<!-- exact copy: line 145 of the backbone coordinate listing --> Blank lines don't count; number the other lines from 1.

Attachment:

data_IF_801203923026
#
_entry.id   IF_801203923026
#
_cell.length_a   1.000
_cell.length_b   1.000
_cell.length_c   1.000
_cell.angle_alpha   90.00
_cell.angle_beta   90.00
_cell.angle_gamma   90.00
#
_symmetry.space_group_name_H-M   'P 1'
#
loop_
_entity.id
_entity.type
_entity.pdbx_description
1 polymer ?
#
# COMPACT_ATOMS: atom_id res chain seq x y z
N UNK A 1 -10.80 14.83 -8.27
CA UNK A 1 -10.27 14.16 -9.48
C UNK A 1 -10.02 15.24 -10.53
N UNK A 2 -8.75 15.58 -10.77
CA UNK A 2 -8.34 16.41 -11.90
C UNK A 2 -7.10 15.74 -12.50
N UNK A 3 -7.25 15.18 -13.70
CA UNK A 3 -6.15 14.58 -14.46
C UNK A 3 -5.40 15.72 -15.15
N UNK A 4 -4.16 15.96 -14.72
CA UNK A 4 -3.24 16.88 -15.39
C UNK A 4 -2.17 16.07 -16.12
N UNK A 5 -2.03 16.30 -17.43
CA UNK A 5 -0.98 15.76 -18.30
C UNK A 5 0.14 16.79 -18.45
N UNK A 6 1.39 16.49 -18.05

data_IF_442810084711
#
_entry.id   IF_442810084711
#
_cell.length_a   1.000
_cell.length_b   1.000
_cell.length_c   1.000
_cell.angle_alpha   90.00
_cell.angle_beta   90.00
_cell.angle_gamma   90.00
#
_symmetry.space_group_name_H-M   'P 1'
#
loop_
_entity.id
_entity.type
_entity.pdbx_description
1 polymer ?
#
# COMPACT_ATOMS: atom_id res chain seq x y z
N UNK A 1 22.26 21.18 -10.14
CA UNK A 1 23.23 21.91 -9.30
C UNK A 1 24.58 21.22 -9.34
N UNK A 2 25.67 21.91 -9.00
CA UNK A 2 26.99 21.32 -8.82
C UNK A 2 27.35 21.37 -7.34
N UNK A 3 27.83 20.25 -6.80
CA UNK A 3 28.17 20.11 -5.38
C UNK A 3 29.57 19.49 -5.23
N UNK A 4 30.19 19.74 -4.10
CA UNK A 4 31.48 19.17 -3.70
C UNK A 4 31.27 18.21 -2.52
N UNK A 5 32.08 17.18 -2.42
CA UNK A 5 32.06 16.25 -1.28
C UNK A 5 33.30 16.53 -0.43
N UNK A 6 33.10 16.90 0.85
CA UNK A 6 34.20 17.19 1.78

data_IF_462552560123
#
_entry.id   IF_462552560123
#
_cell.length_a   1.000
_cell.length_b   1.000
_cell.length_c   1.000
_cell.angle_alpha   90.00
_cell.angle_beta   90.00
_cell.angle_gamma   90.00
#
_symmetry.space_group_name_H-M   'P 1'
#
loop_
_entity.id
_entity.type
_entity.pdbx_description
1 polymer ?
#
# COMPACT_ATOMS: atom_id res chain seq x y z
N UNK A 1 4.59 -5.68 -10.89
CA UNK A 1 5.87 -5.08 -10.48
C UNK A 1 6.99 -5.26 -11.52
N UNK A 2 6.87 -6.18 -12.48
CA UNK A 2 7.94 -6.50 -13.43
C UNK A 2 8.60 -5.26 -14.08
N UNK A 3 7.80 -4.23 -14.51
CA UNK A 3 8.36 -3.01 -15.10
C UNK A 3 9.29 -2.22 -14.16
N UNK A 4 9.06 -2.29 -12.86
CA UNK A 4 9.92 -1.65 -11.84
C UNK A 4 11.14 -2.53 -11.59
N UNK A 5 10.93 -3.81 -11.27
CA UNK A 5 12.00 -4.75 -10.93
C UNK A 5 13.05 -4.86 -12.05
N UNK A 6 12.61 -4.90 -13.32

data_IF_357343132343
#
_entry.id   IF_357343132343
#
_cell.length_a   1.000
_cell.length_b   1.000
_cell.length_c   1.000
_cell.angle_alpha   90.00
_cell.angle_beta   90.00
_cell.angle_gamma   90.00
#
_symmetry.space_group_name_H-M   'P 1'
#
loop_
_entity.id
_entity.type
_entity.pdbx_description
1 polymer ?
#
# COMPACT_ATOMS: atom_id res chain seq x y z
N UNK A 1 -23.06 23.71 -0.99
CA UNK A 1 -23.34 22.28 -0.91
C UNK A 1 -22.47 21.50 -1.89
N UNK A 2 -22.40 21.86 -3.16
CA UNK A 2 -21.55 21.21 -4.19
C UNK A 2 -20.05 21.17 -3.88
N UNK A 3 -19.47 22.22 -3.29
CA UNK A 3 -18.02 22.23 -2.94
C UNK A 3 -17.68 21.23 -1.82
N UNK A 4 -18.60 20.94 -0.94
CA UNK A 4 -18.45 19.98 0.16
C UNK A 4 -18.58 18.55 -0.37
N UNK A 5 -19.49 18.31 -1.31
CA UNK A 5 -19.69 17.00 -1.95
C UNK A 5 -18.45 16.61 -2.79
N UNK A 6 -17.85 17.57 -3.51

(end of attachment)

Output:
N UNK A 6 -17.85 17.57 -3.51